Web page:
Do these solutions work with both sync and async GPT tags?

So far all but one of the technologies we’ve looked at work with both sync and async tags.

What companies offer ‘tagless’ solutions?

I’m positive this isn’t a complete list (feel free to leave your companies name in the comments and I’ll add you) but I’m aware of tagless solutions from: Amazon (A9), Casale, Criteo, YieldBot, Sonobi, OpenX, Rubicon Project, and Pubmatic.

How many tagless partners should you work with? 

I’m honestly not sure what the correct answer to this question is. On the one hand, the more partners you work with the better chance you have of one of those partners placing a high bid for an impression (in theory). The flip side of that is stacking partner after partner could add latency to page load and/or result in lost impressions. This is precisely what I’m attempting to figure out at the moment so I will update this as I have a better sense of what works for us.

9 Comments to WTF is a ‘tagless’ solution, and why are there so many tags? (Part 2)

  1. Hi,
    I was wondering if you might be willing to go through the step by step process of setting this up in DFP using key values and two primary partners plus Adx and Adsense.
    Thanks. Much appreciated.
    C

    • Hi Colin, thanks for reading. Our developer (Jon) is going to examine this in his blog series. He’s posted part I and part II and will be coming out with part III shortly. The tricky thing is each setup is slightly different but he’ll certainly cover the general basics of setup.

  2. Emry, I am enjoying your posts and appreciate you bringing this info into the light. I am curious to know if you arrived at a conclusion on the optimal number of tagless partners? Or how many have you run before you started to see meaningful negative impact?
    Many thanks,
    Mike

    • Hi Mike. Thanks for reading and thanks for the kind words. I think that answer (like everything else in this space) depends. On one hand you could easily argue it doesn’t make sense to work with a variety of exchanges due to DSP conflict (since they are competing for the same impression in a tagless setup). On the other hand, you’d need to A/B/C test to see if that actually creates conflict and I’m guessing scale has a lot to do with it. In general the strategy we’re going with is working with 1-2 re-targeters, and 2-3 exchanges. We’re exploring strict timeout options as to not delay the page load and try to watch individual performance closely of each partner. I’d be open to testing more but I think I’d sub out a poor performer for a new partner for testing. Another report worth looking at would be % of times KVPs are properly passed to DFP, you want a partner who is efficient at bidding on your impressions since they are exposed to 100% of it. Hope this helps!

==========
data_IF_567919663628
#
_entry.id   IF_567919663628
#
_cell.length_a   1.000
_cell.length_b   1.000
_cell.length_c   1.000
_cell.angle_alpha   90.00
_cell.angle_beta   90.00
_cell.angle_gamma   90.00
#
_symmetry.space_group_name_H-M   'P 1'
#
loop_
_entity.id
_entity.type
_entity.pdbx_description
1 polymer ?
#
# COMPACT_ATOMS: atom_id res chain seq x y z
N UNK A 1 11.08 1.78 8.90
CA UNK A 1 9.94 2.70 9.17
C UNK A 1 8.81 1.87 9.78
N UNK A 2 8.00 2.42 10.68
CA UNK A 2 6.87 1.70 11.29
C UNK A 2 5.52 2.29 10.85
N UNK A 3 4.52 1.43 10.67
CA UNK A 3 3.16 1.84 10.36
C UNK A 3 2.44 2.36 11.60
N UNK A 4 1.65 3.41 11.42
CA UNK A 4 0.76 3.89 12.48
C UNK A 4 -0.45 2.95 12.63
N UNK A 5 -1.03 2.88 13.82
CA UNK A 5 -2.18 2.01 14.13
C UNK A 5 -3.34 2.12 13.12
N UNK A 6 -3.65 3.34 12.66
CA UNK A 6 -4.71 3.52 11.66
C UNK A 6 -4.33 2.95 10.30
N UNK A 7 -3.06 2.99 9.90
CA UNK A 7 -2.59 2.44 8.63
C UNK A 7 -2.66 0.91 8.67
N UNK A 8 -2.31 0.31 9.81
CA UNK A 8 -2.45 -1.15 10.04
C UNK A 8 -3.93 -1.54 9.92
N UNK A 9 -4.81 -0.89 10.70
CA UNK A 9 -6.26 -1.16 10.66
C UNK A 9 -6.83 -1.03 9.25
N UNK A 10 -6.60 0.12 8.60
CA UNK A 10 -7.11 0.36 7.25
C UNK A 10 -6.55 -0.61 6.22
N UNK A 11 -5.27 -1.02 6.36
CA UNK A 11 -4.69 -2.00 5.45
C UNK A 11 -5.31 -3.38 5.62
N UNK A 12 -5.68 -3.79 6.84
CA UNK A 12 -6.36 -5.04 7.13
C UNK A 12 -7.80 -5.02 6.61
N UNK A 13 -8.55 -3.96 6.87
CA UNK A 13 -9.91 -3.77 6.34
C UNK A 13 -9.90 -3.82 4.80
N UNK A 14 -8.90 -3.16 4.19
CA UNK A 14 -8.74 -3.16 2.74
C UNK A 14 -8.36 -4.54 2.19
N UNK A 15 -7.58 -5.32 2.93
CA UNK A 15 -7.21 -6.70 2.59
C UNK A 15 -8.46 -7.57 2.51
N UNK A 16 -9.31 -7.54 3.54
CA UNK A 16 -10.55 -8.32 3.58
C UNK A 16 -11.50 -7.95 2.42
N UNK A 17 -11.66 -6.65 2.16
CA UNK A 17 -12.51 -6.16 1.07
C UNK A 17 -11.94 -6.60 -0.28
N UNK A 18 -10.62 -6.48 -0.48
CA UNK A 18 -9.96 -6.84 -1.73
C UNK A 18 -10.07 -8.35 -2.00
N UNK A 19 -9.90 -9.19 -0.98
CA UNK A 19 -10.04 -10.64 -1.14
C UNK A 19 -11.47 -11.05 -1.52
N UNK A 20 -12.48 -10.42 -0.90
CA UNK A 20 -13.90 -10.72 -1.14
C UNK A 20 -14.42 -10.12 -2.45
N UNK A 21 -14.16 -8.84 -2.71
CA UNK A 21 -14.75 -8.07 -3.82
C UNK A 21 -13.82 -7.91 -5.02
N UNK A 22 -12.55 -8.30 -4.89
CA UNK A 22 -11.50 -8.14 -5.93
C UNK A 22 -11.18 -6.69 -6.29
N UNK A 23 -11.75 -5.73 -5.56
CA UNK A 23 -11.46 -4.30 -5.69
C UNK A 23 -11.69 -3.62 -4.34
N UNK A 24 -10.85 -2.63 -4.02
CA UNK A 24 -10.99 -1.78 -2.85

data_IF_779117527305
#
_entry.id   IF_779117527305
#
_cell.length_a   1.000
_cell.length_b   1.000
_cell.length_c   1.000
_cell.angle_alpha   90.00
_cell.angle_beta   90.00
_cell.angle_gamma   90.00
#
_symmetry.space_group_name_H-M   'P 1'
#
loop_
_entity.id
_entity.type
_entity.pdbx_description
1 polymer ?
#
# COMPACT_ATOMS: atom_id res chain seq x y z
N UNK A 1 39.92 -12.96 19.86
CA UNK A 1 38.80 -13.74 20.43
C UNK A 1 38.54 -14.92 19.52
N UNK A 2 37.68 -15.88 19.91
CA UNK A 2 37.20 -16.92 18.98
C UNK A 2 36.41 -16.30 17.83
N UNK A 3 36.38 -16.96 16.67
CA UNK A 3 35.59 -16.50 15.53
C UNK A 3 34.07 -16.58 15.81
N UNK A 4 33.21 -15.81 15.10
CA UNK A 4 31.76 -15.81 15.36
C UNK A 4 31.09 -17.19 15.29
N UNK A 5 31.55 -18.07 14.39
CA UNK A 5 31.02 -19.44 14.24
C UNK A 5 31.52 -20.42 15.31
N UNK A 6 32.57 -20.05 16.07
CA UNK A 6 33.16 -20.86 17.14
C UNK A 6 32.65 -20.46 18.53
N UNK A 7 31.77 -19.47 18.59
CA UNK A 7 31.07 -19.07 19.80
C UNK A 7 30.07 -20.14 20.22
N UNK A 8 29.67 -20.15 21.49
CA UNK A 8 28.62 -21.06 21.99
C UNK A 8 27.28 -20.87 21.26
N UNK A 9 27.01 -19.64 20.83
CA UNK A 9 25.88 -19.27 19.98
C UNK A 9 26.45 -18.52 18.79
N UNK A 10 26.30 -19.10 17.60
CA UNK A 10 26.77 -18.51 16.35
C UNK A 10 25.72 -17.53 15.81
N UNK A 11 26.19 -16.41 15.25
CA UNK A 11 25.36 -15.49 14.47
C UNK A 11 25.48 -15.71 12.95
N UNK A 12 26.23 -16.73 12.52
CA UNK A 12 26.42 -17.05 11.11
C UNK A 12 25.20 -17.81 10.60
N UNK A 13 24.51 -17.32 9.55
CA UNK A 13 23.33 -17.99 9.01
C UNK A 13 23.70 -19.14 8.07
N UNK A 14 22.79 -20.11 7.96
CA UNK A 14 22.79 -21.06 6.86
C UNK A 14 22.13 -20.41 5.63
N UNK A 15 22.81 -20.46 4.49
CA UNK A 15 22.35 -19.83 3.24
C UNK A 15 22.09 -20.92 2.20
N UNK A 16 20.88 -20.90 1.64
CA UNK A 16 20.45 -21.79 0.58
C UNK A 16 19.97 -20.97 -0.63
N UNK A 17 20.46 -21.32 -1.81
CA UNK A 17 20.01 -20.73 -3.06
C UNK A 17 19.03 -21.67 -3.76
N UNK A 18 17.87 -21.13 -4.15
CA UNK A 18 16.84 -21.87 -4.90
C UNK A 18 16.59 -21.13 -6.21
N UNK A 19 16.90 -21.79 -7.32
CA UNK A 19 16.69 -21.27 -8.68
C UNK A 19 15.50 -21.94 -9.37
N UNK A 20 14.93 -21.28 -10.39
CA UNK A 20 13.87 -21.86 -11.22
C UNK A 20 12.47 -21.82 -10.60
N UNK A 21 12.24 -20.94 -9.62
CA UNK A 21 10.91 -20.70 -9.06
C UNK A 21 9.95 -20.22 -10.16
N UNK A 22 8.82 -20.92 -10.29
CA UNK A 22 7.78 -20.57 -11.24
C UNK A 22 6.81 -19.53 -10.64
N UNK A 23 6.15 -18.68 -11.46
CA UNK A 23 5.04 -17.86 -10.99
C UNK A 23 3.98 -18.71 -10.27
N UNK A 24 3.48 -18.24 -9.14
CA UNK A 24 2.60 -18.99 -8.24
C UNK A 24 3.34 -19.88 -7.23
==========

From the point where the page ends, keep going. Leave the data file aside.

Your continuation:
3. Hi

    Thanks for your posts. I am wondering what is your “strict timeout policy” (e.g. <500mS?) and how the vendors you are testing are performing? Would you be able to share stats on each vendor's average response times?

    Thanks

    Nicole

    • Timeout policy should be tested to see what works best for both your partners (What time allows them to push the maximum number of KVPs) and your page (What time is too long and starts costing you impressions served per pageview). There really isn’t an ideal number, you need to test and see what’s best for yourself. You could also just run them all async and when the call hits GPT the ad server is fired.

  4. Hi Emry, Thanks for the detailed explanation, great post!
    As you mentioned briefly, these tagless solutions are mostly a way for many 3rd party to collect Publisher data and fuel other impressions on other websites with these data. It’s exactly what DFP is doing for Google but not sure Publishers want everyone to access their 1st party data this way.
    This being said, we see all these 3rd providers now offering server to server integration thus allowing a real tagless implementation: integration is seamless for the publisher and he controls everything on an impression level from a central UI. Data collection through cookie sync pixels remains questionable but it’s much more transparent (and controllable) than an in-page tag implementation!

    • Thanks Romain. Would you mind expanding a bit on this part of your comment, “This being said, we see all these 3rd providers now offering server to server integration thus allowing a real tagless implementation: integration is seamless for the publisher and he controls everything on an impression level from a central UI. Data collection through cookie sync pixels remains questionable but it’s much more transparent (and controllable) than an in-page tag implementation!” Thanks for reading!